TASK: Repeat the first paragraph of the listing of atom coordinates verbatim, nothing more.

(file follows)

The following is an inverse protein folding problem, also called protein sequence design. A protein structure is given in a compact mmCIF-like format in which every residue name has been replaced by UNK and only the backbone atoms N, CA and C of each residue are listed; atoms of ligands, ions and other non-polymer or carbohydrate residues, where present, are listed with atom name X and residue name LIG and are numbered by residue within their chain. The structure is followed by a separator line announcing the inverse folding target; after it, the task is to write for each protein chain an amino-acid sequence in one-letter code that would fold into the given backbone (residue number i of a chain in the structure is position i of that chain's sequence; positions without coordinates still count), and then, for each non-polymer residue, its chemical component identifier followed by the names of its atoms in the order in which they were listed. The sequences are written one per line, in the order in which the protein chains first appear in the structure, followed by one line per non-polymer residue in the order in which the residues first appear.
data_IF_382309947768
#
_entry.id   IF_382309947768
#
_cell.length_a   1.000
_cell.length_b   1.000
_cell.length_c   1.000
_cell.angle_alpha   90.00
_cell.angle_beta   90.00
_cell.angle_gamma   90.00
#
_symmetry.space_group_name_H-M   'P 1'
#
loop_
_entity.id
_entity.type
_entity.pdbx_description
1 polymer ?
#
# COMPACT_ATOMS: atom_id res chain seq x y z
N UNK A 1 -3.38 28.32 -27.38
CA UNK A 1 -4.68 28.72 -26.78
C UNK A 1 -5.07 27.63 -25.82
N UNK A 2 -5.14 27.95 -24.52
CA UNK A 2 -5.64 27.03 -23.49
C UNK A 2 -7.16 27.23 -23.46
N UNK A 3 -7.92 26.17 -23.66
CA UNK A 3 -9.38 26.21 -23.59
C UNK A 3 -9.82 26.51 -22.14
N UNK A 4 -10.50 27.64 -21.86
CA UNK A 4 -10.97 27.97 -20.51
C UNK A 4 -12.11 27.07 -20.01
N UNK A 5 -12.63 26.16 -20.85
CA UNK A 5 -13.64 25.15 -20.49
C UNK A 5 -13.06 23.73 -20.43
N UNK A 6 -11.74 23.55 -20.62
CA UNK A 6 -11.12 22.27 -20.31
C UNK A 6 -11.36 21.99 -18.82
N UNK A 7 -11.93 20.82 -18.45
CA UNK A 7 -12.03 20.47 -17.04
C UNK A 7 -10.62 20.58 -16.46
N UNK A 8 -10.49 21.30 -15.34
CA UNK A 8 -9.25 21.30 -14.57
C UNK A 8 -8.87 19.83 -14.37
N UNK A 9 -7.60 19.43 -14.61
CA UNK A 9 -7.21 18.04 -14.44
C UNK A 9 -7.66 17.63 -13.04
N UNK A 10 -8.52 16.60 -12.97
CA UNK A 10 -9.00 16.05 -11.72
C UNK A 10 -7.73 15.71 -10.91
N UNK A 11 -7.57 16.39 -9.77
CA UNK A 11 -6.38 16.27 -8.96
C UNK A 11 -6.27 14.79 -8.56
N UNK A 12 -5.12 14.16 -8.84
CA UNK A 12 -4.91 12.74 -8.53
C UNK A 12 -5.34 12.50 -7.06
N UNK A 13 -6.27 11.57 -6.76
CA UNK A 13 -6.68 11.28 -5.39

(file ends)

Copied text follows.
The following is an inverse protein folding problem, also called protein sequence design. A protein structure is given in a compact mmCIF-like format in which every residue name has been replaced by UNK and only the backbone atoms N, CA and C of each residue are listed; atoms of ligands, ions and other non-polymer or carbohydrate residues, where present, are listed with atom name X and residue name LIG and are numbered by residue within their chain. The structure is followed by a separator line announcing the inverse folding target; after it, the task is to write for each protein chain an amino-acid sequence in one-letter code that would fold into the given backbone (residue number i of a chain in the structure is position i of that chain's sequence; positions without coordinates still count), and then, for each non-polymer residue, its chemical component identifier followed by the names of its atoms in the order in which they were listed. The sequences are written one per line, in the order in which the protein chains first appear in the structure, followed by one line per non-polymer residue in the order in which the residues first appear.